Wednesday, June 17, 2015

Stacking the Deck

NOTE: I stumbled across this when posting "Business Licensing and Regulation". I had forgotten about it, but it does seem an interesting example of my earlier writing, so I decided to copy it as well.

I was watching television this morning when it struck me how the entertainment media manages to tell half the story, at most, when it comes to their pet issues. In this case, I was watching a rerun of ER, Eriq La Salle's final episode to be precise. It is, unexpectedly, also used to present one of those boilerplate anti-gun messages. In this case, a mother shot her son on Christmas Eve, mistaking his poking around under the tree for a burglar. Obviously it is intended as a tear-jerker emotional appeal, with the deck completely stacked against responsible gun ownership, presenting not just a mother killing her own son, but on Christmas eve no less. 

Now, my first response was to wonder why we never see a television program where a gun owner successfully defends himself. I mean, in reality those incidents far outnumber accidental shooting. When you add in not just killing or wounding intruders, but the cases where they were chased off without the weapon being discharged, it is many, many times the number of accidental shootings*. You would think some show, be it a medical drama, or a cop show, or something would show one of these successful self-defenses, but no. Not a one I can recall. It is always an innocent who is on the receiving end when an ordinary citizen discharges a weapon, often not just a bystander, but a family member, and, more often than not, a child. Hollywood and New York certainly love to pile on the emotional weight when it comes to their anti-gun messages.

But then I thought a bit more, and it struck me that they are missing an even bigger piece of the puzzle.

You see, in the past, gun ownership was much less regulated. In fact, until fairly recent times, regulation was almost nonexistent. And yet, guns were much less in evidence. In rural areas, yes, there were guns, for hunting, for protection from predatory animals, and in really remote areas for crime prevention. And in what few suburbs that existed**, and there were very few, there were some gun owners too***. But in the cities, by and large, guns were not seen. Perhaps a few .22s for those plagued by rats, and maybe a gun under the counter of stores in particularly bad neighborhoods, but looking at it with modern eyes, it is likely that the number of guns in cities actually increased during the era of strict gun control, even measured on a per capita basis.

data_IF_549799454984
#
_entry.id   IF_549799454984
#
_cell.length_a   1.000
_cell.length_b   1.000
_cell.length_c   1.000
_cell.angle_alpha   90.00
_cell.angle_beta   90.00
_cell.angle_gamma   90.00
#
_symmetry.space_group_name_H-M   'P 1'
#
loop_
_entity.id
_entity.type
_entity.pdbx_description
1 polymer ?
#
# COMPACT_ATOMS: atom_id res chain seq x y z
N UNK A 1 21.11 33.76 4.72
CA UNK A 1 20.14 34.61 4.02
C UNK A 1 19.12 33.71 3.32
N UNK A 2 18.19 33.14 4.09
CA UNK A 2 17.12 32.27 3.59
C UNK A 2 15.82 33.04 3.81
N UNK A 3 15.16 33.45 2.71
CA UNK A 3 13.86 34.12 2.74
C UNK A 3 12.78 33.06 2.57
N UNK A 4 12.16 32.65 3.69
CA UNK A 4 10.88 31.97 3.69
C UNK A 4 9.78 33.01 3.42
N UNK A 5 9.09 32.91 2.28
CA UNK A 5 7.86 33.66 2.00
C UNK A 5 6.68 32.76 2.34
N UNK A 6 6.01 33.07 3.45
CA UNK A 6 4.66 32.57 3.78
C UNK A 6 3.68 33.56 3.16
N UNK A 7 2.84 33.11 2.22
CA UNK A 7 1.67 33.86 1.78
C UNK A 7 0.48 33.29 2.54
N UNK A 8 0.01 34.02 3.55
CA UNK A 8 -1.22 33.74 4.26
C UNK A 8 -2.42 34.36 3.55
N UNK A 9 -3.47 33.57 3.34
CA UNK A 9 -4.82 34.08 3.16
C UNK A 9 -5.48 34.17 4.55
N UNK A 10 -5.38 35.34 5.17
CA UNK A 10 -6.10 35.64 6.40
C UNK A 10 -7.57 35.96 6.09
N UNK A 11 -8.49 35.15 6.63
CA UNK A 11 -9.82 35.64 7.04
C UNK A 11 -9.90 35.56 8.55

And that is where I think those making ardent anti-gun messages make their mistake, as they often are the advocates of the other policy which created the demand for guns. By which I mean the various "prison reform" and "social justice" movements in cities, the entire panoply of soft-on-crime policies which have resulted in rampant lawlessness in America's cities. And the primary reason that most city dwellers who own guns bought them.

Now cities have always had more crime than rural areas, just because having that many individuals in close proximity gives more opportunity, as well as the concentrations of wealth providing more targets. And then the anonymity of most urban settings makes carrying out a crime easier, as there are fewer to question signs of new found wealth. But in the past crime was still of a limited sort, restricted to certain areas, certain times, and otherwise predictable. It is only in the past half century that we have seen cities decay to the point where some saw daylight muggings in their most wealthy business districts. And this is largely the result of modern policies which have made it much less "costly", in terms of prison time, to commit crimes. 

The logic is simple. When a criminal plans on committing a crime he considers several things, whether he consciously recognizes it or not. He considers how much he is likely to take, how likely it is he will be caught, how much time he will serve if he is caught, and how likely it is the victims or police (or a bystander) might shoot him. We dealt with the final one already, and the first should be obvious. It is the middle items where public policy has made crime easier. By making prison time shorter, and prisons more comfortable, modern "reform" movements have made the potential "cost" of crime lower. A man who faces 20 years for a robbery is less likely to commit the crime than a man facing 2 years. The return has to be much higher to make the potential cost worthwhile.